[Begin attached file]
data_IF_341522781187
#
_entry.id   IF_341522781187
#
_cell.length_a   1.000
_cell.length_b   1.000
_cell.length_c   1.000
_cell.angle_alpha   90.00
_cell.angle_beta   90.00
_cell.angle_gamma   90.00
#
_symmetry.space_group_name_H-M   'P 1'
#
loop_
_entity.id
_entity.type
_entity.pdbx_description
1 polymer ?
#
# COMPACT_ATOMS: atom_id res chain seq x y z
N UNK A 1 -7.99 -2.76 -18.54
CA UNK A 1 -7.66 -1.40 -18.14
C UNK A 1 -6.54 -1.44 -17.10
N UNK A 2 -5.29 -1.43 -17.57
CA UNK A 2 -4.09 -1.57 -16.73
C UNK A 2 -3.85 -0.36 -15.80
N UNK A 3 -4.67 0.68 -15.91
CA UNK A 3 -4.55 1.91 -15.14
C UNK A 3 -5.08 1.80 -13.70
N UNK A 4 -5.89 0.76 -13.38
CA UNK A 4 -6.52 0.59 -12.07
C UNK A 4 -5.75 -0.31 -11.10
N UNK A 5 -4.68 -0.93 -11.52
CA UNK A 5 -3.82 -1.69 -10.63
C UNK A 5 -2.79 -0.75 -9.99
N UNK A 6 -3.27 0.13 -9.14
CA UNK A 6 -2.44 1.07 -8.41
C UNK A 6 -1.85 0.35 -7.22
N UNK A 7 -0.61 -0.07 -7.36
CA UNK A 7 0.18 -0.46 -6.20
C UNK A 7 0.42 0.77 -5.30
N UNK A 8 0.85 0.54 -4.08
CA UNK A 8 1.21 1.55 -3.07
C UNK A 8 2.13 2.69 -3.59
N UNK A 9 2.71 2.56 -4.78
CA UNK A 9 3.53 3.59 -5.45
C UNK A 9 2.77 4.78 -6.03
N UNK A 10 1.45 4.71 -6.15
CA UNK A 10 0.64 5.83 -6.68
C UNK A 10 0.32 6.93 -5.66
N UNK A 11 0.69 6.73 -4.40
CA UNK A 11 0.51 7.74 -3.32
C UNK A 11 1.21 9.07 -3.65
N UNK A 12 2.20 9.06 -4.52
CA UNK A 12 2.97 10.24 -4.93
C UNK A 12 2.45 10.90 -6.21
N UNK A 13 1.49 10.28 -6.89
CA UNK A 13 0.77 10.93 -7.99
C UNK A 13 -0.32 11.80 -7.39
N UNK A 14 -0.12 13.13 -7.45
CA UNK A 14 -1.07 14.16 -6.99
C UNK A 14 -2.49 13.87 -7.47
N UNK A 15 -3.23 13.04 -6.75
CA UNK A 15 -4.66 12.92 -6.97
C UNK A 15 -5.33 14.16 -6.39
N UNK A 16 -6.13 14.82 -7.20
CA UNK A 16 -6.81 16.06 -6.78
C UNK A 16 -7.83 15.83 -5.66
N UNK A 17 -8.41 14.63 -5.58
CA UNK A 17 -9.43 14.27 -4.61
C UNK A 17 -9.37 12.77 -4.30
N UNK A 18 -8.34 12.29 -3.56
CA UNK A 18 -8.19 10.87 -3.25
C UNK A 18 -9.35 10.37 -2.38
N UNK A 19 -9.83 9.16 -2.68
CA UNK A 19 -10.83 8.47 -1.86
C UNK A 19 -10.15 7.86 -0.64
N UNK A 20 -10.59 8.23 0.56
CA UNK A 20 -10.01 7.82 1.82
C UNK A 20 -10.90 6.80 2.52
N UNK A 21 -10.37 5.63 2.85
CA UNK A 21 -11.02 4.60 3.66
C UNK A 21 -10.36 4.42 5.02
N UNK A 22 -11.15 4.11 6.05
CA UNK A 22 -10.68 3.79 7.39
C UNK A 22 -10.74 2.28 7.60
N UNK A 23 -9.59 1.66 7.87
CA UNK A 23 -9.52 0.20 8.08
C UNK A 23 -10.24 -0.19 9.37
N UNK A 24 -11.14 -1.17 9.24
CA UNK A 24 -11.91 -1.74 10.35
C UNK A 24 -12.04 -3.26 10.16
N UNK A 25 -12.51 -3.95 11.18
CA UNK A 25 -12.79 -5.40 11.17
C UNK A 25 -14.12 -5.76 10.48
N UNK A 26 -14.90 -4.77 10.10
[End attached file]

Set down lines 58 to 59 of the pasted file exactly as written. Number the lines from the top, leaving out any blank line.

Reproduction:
CA UNK A 13 0.77 10.93 -7.99
C UNK A 13 -0.32 11.80 -7.39